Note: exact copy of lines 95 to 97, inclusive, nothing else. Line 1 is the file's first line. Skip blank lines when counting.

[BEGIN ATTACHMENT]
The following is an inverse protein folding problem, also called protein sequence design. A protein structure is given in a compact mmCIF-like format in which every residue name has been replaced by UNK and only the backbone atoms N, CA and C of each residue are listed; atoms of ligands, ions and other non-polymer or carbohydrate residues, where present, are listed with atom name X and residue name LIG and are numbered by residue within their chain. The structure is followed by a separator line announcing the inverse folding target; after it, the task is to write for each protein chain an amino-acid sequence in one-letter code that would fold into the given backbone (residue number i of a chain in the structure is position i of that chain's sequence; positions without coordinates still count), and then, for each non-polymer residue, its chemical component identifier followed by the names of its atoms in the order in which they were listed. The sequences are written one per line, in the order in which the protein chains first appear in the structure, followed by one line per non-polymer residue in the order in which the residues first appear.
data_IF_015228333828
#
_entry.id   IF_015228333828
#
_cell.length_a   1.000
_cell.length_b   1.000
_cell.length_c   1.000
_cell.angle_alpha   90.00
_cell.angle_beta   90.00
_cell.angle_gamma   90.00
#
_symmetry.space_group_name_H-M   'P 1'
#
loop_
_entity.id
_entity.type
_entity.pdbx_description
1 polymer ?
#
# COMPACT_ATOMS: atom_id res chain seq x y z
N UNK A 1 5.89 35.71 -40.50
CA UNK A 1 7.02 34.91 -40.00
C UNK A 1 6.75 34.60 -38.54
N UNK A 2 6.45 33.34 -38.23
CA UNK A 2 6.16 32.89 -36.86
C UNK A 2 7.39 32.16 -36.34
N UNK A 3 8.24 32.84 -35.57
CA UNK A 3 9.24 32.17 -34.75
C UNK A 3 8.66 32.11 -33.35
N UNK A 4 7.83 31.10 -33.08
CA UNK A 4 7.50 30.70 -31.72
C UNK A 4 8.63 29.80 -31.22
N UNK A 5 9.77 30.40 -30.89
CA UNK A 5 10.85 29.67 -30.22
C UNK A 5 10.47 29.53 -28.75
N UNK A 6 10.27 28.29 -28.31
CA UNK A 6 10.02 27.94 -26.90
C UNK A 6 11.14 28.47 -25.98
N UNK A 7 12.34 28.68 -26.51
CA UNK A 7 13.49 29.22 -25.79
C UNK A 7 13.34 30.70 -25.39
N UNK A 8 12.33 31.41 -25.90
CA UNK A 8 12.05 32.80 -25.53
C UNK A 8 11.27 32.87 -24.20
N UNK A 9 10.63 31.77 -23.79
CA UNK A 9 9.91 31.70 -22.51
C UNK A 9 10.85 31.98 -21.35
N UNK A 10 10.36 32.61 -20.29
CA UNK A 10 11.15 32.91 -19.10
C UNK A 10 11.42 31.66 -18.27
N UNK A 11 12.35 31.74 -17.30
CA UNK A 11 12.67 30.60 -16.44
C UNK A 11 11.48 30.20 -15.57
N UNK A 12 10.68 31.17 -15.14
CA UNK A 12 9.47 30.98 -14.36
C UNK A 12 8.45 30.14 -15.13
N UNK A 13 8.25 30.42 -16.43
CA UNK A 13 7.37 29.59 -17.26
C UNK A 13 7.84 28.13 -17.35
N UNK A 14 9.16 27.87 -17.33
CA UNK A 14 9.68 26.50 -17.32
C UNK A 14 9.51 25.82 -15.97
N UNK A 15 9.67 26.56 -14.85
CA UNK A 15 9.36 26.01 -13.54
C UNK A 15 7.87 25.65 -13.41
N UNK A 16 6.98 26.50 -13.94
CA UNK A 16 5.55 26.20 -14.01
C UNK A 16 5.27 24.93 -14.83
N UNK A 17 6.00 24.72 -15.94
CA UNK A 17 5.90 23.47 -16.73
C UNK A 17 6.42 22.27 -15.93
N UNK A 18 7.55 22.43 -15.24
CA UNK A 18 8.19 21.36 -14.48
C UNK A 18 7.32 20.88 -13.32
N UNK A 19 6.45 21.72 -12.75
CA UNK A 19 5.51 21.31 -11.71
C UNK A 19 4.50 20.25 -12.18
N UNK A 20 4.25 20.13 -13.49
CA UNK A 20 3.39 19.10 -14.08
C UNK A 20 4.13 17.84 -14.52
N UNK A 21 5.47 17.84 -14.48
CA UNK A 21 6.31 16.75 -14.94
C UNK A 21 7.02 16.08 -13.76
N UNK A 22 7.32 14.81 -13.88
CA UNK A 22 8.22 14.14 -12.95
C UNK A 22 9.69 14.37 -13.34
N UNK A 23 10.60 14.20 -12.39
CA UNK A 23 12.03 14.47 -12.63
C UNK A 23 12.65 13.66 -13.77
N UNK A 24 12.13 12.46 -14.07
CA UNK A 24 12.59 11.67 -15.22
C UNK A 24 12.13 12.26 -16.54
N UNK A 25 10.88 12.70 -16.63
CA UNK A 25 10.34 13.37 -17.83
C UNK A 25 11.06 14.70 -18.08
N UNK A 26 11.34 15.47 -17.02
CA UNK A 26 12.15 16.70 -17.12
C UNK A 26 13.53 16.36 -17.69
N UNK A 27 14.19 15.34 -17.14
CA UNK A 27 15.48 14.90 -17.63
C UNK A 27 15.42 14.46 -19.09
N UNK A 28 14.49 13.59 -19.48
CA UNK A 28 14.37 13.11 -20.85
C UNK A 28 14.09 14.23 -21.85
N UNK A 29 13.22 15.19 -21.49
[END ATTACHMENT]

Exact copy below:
CA UNK A 25 10.34 13.37 -17.83
C UNK A 25 11.06 14.70 -18.08
N UNK A 26 11.34 15.47 -17.02